Question from Shelly: I have a bottle of port that someone gave me. It’s got gunky stuff just below the bottle neck. Is it okay to drink?
Reply: Hi, Shelly. Thanks for writing! There’s nothing to worry about when you see that “crust” on the shoulder. It’s quite natural for full-bodied, intense Port wines to throw a significant amount of sediment as they age, particularly when they’re not filtered. In fact, sediment is so much expected and accepted that there’s actually a small category of Port wine called Crusted Port.
What it tells me, is that the person who gave you the Port picked out a good one.
Vintage Port is the top of the line and a tiny part of the total production of Port. It’s released, unfiltered, after two or three years of barrel age and those lucky enough to own one should plan on aging it at home for at least a few more years before drinking it. There are many of the opinion that you shouldn’t even think of opening Vintage Port until it’s at least ten years old. During those years of bottle age, sediment forms and, assuming you’re storing the wine sideways, it settles there in the shoulder.
It could also be a LBV (late-bottled vintage) that wasn’t filtered or a Single Quinta (a vintage-dated, single-estate Port but from a lesser year than normal Vintage Port). And, of course, it could be a Crusted Port.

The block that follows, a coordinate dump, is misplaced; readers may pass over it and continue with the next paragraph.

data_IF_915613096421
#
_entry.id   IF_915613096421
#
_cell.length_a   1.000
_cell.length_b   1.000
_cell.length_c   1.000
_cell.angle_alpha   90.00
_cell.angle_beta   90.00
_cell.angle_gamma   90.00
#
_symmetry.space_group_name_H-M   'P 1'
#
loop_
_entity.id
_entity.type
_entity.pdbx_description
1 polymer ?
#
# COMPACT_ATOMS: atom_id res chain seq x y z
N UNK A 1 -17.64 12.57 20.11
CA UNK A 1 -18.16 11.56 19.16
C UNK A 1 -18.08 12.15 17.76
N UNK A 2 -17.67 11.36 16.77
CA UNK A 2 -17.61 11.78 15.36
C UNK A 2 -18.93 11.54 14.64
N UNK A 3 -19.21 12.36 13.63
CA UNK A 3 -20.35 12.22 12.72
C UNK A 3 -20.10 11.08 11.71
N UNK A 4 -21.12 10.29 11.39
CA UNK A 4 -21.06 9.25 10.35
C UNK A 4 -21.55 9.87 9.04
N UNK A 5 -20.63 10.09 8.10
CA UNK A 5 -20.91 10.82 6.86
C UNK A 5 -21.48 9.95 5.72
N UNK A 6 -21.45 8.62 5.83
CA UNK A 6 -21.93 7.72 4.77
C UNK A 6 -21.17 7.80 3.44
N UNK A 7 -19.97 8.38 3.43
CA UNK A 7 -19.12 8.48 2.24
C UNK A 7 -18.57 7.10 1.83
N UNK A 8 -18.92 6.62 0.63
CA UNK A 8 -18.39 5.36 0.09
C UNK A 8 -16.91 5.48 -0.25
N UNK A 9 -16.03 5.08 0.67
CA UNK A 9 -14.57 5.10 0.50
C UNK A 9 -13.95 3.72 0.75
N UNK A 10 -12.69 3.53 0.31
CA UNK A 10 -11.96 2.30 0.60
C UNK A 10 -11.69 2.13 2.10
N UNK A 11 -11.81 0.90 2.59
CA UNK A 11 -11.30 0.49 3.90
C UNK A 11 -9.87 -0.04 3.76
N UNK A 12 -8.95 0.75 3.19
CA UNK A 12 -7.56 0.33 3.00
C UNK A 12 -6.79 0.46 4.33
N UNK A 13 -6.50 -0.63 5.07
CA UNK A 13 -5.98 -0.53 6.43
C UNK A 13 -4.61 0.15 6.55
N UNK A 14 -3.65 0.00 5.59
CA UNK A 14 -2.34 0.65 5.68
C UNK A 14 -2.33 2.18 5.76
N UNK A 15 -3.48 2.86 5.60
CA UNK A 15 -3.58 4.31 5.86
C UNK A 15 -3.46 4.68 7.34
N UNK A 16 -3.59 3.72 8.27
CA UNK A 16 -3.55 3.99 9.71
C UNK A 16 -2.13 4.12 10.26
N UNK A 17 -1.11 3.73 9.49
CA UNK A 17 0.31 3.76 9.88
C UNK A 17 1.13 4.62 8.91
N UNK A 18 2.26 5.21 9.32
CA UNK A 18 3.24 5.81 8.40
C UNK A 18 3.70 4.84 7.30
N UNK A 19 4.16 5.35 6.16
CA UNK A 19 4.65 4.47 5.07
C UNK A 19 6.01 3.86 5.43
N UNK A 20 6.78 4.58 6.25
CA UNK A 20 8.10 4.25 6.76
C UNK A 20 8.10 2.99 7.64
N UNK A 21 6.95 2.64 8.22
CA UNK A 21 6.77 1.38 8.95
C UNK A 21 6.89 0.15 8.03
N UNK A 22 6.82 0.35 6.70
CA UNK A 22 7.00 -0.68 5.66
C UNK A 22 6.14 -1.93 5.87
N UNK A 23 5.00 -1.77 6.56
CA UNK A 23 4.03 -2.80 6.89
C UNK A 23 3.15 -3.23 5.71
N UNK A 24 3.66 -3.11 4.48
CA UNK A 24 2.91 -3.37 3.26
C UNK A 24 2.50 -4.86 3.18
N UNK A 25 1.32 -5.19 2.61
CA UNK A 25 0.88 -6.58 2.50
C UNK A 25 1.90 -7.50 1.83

Dealing with the Sediment
The sediment won’t hurt you, but it’s kind of gritty so here’s what you do: Stand the bottle up for a few hours before serving it, so the sediment goes to the bottom, and carefully pour the wine into a pitcher or decanter, leaving the sediment behind. Don’t worry about the crust clinging to the shoulder. Just pour from the other side. If it’s really chunky you may want to have the wine go into the decanter through a layer of cheese cloth or through a strainer.
Dry, full-bodied red wines may form sediment over the years, too, so same story.
These examples are really the tip of the iceberg for Port wine so, again, you’ve probably got a very nice bottle there! If you’d like to learn more, I wrote a brief post on the most common styles of Port, which you’ll see most often at the wine shop. Cheers!
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